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Iran’s Currency Recovers Some Losses As Israel Tensions Ease

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After significant losses since January, the Iranian rial has managed to regain nearly 10 percent of its value over the past week, as tensions with Israel did not escalate as expected.

In the first two weeks of April amid worsening tensions between Iran and Israel, the foreign exchange market in Tehran witnessed an unprecedented surge, with the dollar briefly reaching the 700,000-rial threshold.
Since early January, the rial had fallen by nearly 30 percent, marking the highest exchange rate recorded for the American currency in Iran. While tensions between Israel and Iran have seemingly cooled off, the rial has gained some value back, trading at 610,000 per dollar.
Israel attacked Iran’s consulate in Damascus on April 1, killing two Iranian Revolutionary Guard Corps (IRGC) generals and five military advisers, sharply raising tensions between the arch-enemies. Later, Iran retaliated with an unprecedented drone and missile barrage against Israel, most of which were intercepted.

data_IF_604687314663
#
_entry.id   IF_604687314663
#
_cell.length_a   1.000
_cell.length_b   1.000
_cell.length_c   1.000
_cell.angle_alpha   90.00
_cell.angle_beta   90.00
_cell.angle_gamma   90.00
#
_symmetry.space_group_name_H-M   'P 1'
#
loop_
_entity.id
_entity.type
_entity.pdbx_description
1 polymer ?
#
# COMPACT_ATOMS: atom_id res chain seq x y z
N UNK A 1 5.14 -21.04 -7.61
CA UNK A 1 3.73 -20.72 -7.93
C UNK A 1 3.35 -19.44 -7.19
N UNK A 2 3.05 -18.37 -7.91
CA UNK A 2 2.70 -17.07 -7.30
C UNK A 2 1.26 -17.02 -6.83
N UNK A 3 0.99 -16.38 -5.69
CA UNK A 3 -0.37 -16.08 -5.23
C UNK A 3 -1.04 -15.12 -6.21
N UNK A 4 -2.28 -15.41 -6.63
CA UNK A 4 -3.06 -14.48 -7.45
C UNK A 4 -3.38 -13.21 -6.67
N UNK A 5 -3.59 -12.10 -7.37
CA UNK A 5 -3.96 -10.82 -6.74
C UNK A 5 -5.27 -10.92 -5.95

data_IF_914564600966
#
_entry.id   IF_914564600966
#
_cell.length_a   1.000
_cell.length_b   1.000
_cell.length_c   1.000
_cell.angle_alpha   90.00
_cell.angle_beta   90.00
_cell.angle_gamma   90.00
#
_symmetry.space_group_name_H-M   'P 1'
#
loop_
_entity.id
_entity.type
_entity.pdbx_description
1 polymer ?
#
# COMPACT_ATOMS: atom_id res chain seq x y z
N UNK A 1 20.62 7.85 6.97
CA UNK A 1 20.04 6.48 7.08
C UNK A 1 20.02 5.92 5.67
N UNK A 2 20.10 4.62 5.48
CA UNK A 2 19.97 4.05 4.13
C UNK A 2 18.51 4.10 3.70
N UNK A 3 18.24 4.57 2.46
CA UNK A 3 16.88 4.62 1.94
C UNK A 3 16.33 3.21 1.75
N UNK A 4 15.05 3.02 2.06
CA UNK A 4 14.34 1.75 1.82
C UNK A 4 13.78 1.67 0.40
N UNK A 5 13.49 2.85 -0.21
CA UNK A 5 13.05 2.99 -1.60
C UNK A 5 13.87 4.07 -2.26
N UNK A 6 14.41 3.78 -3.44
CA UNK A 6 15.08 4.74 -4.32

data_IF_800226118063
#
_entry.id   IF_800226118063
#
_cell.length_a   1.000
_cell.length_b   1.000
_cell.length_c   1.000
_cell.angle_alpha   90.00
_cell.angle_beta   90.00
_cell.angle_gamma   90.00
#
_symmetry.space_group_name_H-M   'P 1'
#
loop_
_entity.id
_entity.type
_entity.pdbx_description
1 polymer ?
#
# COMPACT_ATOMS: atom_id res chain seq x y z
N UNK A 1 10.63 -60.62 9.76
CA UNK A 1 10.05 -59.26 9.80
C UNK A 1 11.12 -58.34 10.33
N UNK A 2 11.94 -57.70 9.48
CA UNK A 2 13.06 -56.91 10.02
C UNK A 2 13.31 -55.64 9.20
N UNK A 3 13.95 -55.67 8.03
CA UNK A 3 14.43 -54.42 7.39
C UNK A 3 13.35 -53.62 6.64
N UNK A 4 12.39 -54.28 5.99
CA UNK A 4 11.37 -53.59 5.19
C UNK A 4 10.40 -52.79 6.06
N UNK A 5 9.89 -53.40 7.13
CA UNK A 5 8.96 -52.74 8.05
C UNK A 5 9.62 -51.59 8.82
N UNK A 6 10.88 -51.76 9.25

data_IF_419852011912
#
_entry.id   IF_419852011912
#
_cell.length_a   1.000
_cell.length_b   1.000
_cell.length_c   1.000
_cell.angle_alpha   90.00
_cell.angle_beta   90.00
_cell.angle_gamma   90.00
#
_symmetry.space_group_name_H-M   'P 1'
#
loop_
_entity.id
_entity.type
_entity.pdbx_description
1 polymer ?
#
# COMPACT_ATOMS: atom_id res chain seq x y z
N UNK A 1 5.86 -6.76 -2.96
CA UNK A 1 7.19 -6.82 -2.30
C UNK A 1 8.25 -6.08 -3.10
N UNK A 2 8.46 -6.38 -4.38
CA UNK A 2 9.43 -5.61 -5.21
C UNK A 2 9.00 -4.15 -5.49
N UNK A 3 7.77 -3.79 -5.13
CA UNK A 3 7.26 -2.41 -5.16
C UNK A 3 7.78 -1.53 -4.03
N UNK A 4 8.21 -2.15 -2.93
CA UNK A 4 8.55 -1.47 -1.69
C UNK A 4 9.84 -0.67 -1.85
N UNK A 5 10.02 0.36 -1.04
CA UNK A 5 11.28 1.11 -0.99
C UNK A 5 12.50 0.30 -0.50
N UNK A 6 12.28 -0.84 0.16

The tit-for-tat moves appeared to be halted after a suspected Israeli attack targeting Iran’s central city of Isfahan hit a radar system for a Russian-made air defense battery later in April.
The Iranian rial has steadily lost value since the 1979 revolution, began to nosedive in 2018 after the US withdrew from the JCPOA nuclear deal and imposed sanctions on its oil exports and banking sector.
In 1978, the rial was valued at 70 rials per dollar. Over the past five years, the devaluation has exacerbated inflationary pressures, resulting in millions of Iranians falling below the poverty line.
Based on the debt payment calculation table published by the central bank last week, the annual inflation rate in 2023 was 52.3%, the highest in 80 years.